25% of respondents from the US agreed that an immunity gap exists, caused by the lack of “immune simulation” during the lockdown period, resulting people becoming more vulnerable to viruses such as RSV. The most effective infection prevention and control strategy according to respondents from our panel in the UK, Germany, France, Spain, and Italy is to “continue to educate people in terms of good hygiene” – with 34% choosing this option. Interestingly, respondents from Austria, Switzerland, Belgium, Denmark, Norway, Sweden, the Netherlands, and Finland thought that more immunology research will have a significant future impact in their medical field – with 35% choosing this answer.
Full results for each of the three questions asked in November’s M3 Pulse below.
Opinions in the US on “playing virus catch-up”
As we enter the winter season, the healthcare industry is yet again dealing with a surge in viral respiratory infections in children, such as the respiratory syncytial virus (RSV). Experts have suggested it could be due to an immunity gap – when immune systems have had reduced exposure to infectious pathogens, making you more likely to become unwell. However, some immunologists have claimed this concept to be COVID-19 misinformation, which forms a narrative blaming public health measures like masking and social distancing for the current surge. They explained that the immune system is not like a muscle – which weakens when you are not using it; instead, it is likened to a collection of photographs – which don ‘t fade over time just because they aren’t looked at regularly. Immunologists explain that there is no evidence to show that the immune system is weakened in response to reduced exposure to illnesses, except in older people.
Question: As a medical professional, do you think that there is a scientific basis for the immunity gap?
Participants: 1,486 healthcare professionals in the US.
Despite what some immunologists suggest, 25% of respondents from our US panel believe that the lack of “immune simulation” during the lockdown period made everyone more vulnerable. A further 24% think that we should continue with infection prevention control measures to stop the spread of the virus. 20% state this is the first time the world has seen widespread global interventions due to a pandemic. 11% of respondents believe that the sudden surge in respiratory illnesses could be caused by various factors, including current pressures on the healthcare system, and a further 10% state that lockdowns and public health measures do not affect our children’s immunity negatively. Other answers from respondents included: “masking and social distancing seem to have helped prevent the spread of COVID-19, yet at the cost of a less effective immune response to other infectious diseases such as RSV. More data may be needed to accurately judge how effective recent public health measures have been.”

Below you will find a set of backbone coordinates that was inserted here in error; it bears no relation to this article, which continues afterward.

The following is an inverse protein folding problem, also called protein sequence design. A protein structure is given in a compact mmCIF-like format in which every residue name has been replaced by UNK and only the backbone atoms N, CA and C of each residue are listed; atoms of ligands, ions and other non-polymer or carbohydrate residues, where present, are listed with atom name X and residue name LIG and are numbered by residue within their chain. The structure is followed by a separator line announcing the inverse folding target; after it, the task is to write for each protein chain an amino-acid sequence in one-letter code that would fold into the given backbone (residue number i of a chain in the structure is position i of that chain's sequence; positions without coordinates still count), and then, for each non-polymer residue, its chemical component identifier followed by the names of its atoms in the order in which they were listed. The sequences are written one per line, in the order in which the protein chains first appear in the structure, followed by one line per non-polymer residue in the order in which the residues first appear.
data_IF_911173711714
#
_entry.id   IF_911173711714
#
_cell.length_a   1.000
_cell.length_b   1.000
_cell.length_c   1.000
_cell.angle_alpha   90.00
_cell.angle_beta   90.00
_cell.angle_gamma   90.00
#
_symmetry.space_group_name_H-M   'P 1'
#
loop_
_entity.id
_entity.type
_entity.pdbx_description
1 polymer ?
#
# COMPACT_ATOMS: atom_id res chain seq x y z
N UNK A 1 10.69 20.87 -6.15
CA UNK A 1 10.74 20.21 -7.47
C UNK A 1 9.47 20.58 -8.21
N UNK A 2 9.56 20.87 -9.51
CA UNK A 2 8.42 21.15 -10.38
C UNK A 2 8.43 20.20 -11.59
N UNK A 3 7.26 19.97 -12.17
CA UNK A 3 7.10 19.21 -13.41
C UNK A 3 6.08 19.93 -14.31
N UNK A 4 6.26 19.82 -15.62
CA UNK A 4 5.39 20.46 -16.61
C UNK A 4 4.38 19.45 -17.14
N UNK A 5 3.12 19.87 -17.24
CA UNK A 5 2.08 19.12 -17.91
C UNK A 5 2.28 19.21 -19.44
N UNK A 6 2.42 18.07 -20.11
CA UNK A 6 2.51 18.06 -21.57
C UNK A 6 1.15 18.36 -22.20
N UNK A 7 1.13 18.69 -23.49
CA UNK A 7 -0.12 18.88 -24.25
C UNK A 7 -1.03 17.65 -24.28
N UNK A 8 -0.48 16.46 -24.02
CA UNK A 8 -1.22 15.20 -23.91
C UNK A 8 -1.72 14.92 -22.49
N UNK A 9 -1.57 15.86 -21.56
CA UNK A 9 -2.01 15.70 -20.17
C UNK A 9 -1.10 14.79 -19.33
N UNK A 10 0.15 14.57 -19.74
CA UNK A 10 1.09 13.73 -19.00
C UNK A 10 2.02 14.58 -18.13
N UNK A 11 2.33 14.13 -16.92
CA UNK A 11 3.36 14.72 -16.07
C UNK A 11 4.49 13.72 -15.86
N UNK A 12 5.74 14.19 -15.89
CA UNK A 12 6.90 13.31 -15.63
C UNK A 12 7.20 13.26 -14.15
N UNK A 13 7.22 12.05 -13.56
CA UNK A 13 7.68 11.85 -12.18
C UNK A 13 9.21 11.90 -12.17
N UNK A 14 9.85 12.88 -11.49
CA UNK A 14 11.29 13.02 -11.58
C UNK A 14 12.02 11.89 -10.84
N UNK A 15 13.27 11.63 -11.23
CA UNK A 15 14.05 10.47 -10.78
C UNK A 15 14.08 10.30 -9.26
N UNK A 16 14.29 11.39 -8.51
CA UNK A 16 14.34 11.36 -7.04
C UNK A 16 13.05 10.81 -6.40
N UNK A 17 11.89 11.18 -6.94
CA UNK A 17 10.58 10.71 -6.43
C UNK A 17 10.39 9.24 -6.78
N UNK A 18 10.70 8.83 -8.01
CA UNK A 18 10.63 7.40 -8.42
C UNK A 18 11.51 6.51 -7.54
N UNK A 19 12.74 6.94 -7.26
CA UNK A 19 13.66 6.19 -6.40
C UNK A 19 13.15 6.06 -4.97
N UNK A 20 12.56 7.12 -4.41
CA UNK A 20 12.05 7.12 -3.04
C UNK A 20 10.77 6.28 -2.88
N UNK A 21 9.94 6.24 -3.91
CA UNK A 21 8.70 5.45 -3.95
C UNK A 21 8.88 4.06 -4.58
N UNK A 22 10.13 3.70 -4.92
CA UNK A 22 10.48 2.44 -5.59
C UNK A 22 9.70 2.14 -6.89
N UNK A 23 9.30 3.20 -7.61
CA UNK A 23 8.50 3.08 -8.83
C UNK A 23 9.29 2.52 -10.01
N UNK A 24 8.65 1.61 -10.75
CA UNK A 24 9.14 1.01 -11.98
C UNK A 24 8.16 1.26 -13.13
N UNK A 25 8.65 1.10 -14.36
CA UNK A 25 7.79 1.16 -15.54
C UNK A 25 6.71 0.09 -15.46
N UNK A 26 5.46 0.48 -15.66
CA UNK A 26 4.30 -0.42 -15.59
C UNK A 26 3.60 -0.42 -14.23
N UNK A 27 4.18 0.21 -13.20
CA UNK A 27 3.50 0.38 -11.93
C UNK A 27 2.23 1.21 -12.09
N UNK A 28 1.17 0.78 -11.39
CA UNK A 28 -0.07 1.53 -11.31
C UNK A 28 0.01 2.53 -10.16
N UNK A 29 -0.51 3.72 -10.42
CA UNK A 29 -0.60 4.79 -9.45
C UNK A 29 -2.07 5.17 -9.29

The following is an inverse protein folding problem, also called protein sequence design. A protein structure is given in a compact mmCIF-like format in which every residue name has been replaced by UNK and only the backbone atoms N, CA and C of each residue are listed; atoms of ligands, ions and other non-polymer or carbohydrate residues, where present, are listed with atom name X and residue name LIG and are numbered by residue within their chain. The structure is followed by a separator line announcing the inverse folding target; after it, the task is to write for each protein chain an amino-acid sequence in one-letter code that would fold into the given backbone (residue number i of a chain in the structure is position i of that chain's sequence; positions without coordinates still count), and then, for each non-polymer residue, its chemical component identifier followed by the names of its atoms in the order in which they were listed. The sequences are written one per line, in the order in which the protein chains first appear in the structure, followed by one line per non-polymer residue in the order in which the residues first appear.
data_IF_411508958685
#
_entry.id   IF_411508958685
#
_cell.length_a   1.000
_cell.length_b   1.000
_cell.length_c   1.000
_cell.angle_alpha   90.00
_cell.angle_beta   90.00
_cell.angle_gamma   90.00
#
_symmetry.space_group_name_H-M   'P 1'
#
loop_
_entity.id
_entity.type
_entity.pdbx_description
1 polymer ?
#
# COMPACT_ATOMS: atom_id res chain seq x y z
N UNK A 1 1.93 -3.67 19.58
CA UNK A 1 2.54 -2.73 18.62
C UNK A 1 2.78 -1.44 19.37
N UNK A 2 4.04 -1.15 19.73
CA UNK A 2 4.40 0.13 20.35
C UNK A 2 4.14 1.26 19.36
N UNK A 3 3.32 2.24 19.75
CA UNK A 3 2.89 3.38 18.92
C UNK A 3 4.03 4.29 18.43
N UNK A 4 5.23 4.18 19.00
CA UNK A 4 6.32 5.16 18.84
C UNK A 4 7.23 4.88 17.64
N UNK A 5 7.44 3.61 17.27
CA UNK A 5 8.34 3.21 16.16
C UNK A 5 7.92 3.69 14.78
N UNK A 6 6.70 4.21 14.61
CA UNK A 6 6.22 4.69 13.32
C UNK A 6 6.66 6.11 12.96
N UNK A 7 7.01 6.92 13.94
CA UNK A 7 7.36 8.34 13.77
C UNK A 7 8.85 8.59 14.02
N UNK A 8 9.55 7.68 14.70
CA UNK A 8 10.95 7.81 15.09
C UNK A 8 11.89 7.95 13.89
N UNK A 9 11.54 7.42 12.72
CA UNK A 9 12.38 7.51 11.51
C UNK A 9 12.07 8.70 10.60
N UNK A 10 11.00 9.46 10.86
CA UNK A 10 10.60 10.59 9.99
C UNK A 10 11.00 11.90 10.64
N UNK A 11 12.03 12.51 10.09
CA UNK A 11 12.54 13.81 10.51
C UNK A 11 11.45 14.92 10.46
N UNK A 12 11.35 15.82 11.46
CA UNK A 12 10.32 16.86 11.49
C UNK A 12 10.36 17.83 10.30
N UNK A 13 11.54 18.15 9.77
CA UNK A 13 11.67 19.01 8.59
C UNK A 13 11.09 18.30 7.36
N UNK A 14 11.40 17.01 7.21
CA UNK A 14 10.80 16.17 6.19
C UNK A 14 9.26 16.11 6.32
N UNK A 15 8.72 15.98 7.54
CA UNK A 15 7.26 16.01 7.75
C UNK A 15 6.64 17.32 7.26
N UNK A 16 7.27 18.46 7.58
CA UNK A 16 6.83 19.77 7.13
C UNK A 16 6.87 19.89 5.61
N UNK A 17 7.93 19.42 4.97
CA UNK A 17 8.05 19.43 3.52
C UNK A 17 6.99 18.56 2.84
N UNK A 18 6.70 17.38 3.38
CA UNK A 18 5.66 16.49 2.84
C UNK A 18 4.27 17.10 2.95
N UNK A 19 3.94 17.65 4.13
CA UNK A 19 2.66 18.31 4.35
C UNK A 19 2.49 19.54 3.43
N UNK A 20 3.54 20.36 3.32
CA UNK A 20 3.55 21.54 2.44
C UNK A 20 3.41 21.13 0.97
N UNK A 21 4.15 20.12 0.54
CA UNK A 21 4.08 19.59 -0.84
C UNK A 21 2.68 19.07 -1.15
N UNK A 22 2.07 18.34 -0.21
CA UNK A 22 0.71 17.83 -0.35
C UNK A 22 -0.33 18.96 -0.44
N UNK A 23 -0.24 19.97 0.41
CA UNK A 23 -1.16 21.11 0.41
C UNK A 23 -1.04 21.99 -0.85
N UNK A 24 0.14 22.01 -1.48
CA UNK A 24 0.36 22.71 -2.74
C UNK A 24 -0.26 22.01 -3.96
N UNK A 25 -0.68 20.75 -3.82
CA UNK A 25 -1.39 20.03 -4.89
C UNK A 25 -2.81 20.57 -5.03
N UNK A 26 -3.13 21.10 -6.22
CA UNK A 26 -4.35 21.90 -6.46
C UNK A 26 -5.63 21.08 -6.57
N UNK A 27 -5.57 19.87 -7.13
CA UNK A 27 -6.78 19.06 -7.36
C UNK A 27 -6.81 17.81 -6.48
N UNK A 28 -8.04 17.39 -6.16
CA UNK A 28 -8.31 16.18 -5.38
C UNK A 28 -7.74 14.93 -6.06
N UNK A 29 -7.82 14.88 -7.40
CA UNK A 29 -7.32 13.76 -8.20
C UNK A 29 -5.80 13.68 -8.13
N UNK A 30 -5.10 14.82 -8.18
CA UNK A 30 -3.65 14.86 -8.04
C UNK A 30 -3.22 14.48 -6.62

Opinions from the UK, Germany, France, Spain, and Italy on “is COVID-19 now endemic?”
Responses are split between governments looking to maintain tight restrictions and those who believe easing the rules will benefit them in the long run. China had previously confirmed it will maintain its zero-Covid policy , however changed its outlook in December 2022, reversing most restrictions. In Germany, new regulations came into force in October renewing mandatory wearing of masks and updated vaccine programmes. Italy, on the other hand, has recently lifted rules requiring masks on public transport, continuing to ease regulations whilst fighting against coronavirus.
Question: As a medical professional, what do you think is the most effective infection prevention and control strategy?
Participants: 2,680 Healthcare Professionals
The most effective infection prevention and control strategy, according to respondents from our panel in the UK, Germany, France, Spain, and Italy is to “continue to educate people in terms of good hygiene” – with 34% choosing this option. 28% want to see further improvements to vaccine programmes and better promotion of them, and 16% believe that wearing masks in public should be mandatory. 10% of all respondents think easing rules to build up herd immunity is the best way to proceed, compared to 9% who think tightening rules to stem outbreaks at peak times is required. Due to differing regulations in each of the countries surveyed, other answers varied from “further measures are no longer necessary, all regulations should be converted into recommendations” in Germany to “initiate prevention from an early age and develop medical and paramedical centres” in France, and “mandatory masks in the workplace and indoors” in Italy.
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Opinions from Austria, Switzerland, Belgium, Denmark, Norway, Sweden, the Netherlands, and Finland on “bioelectronic medicine and immunology”
Question: As a healthcare professional, to what extent do you believe that more immunology research could one day lead to more impactful preventative medicine solutions in your area of specialty / medical field?
Participants: 279 Healthcare Professionals
Respondents from countries including Austria, Switzerland, Belgium, Denmark, Norway, Sweden, the Netherlands, and Finland believe that more immunology research will have a significant future impact on their medical field – with 35% choosing this answer.
A further 30% believe that yes, it will have a significant impact, but it should not be the only area of research focus, whilst another 20% think it will have an impact, not in their medical field, but in many others. 5% of respondents think that research should focus on other more critical areas of preventative medicine, and another 2% believe that immunology research is irrelevant to the future of preventative medicine. A fraction of respondents (0.4%) believes that there has already been enough recent research in immunology.